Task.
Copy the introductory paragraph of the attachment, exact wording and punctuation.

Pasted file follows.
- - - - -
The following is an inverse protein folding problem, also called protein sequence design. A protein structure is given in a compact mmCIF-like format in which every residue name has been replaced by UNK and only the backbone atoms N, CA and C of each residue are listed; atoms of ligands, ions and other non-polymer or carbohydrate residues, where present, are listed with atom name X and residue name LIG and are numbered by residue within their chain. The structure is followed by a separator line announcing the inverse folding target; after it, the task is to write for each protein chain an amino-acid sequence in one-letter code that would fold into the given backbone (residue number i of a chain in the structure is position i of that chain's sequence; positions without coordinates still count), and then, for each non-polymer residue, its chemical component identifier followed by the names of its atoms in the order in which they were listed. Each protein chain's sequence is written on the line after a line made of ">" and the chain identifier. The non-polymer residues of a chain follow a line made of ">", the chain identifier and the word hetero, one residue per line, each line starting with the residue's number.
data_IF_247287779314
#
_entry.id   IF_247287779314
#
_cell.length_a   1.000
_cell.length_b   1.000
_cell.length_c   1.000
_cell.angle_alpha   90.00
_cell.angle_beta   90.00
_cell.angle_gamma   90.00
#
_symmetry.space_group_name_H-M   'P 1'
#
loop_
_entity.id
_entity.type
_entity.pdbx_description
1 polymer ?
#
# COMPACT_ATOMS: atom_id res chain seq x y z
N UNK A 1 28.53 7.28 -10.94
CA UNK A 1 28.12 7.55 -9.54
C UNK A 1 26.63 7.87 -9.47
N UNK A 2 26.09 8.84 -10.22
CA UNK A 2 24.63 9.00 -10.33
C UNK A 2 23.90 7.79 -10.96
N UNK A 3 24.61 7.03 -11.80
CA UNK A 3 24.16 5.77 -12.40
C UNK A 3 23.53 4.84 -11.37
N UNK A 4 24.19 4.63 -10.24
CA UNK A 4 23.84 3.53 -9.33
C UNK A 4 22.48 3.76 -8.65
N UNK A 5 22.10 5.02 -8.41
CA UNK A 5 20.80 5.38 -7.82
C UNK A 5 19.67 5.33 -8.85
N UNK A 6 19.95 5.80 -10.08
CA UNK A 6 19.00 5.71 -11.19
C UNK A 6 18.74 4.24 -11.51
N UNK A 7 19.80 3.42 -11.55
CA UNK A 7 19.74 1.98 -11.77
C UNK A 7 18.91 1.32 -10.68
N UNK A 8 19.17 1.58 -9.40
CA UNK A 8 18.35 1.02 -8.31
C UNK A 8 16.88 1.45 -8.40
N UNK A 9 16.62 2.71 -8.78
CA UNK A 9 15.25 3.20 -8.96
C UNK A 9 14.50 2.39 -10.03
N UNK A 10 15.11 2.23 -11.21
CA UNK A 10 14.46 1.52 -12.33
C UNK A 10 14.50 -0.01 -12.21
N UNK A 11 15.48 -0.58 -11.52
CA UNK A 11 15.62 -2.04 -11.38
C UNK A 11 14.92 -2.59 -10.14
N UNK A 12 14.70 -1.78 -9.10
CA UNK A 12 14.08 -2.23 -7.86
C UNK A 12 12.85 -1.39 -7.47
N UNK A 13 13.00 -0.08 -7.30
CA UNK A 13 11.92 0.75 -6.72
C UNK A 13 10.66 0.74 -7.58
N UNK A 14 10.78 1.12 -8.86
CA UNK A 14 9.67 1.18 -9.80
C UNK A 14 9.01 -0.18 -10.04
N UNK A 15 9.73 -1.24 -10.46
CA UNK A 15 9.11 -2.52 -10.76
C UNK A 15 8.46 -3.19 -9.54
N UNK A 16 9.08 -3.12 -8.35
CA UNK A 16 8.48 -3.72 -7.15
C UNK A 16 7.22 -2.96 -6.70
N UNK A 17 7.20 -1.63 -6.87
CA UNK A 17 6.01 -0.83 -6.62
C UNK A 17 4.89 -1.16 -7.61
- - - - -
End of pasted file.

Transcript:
The following is an inverse protein folding problem, also called protein sequence design. A protein structure is given in a compact mmCIF-like format in which every residue name has been replaced by UNK and only the backbone atoms N, CA and C of each residue are listed; atoms of ligands, ions and other non-polymer or carbohydrate residues, where present, are listed with atom name X and residue name LIG and are numbered by residue within their chain. The structure is followed by a separator line announcing the inverse folding target; after it, the task is to write for each protein chain an amino-acid sequence in one-letter code that would fold into the given backbone (residue number i of a chain in the structure is position i of that chain's sequence; positions without coordinates still count), and then, for each non-polymer residue, its chemical component identifier followed by the names of its atoms in the order in which they were listed. Each protein chain's sequence is written on the line after a line made of ">" and the chain identifier. The non-polymer residues of a chain follow a line made of ">", the chain identifier and the word hetero, one residue per line, each line starting with the residue's number.